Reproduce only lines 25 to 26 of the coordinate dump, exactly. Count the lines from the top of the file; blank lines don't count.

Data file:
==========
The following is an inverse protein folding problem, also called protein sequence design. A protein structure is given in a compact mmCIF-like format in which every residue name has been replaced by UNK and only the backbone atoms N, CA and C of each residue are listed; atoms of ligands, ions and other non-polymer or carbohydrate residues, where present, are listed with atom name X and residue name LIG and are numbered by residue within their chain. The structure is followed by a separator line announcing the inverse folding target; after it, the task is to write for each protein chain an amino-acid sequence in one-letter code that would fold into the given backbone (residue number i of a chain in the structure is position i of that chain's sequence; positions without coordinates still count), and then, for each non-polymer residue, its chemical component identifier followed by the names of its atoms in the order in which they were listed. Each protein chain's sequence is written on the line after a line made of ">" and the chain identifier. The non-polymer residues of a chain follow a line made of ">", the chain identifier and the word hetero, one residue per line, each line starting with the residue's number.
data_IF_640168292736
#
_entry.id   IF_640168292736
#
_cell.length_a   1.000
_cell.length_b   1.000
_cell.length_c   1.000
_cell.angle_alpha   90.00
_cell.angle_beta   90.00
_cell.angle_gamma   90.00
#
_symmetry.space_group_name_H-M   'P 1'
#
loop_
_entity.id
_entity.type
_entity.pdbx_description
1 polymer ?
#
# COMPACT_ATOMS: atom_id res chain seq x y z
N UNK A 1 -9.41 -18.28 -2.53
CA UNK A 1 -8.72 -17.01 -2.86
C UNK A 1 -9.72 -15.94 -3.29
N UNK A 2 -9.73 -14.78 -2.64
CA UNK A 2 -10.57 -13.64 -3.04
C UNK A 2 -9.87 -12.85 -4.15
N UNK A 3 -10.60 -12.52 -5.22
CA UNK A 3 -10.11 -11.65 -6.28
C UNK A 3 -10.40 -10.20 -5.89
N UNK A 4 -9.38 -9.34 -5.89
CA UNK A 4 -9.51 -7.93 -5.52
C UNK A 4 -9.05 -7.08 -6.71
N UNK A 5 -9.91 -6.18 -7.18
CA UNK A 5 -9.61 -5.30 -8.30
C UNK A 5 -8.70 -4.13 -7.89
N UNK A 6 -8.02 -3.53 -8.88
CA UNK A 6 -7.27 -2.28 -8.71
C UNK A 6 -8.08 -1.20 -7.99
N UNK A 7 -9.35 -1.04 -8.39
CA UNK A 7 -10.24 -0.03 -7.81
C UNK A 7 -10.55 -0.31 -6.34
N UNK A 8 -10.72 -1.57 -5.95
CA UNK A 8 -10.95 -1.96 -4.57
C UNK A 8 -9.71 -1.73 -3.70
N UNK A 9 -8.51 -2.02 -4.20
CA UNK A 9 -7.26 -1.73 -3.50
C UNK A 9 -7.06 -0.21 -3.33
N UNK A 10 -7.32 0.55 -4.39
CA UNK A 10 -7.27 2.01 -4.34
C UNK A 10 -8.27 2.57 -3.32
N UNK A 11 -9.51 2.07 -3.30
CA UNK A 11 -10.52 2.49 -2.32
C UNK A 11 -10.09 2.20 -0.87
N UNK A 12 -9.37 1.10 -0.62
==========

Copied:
N UNK A 2 -9.73 -14.78 -2.64
CA UNK A 2 -10.57 -13.64 -3.04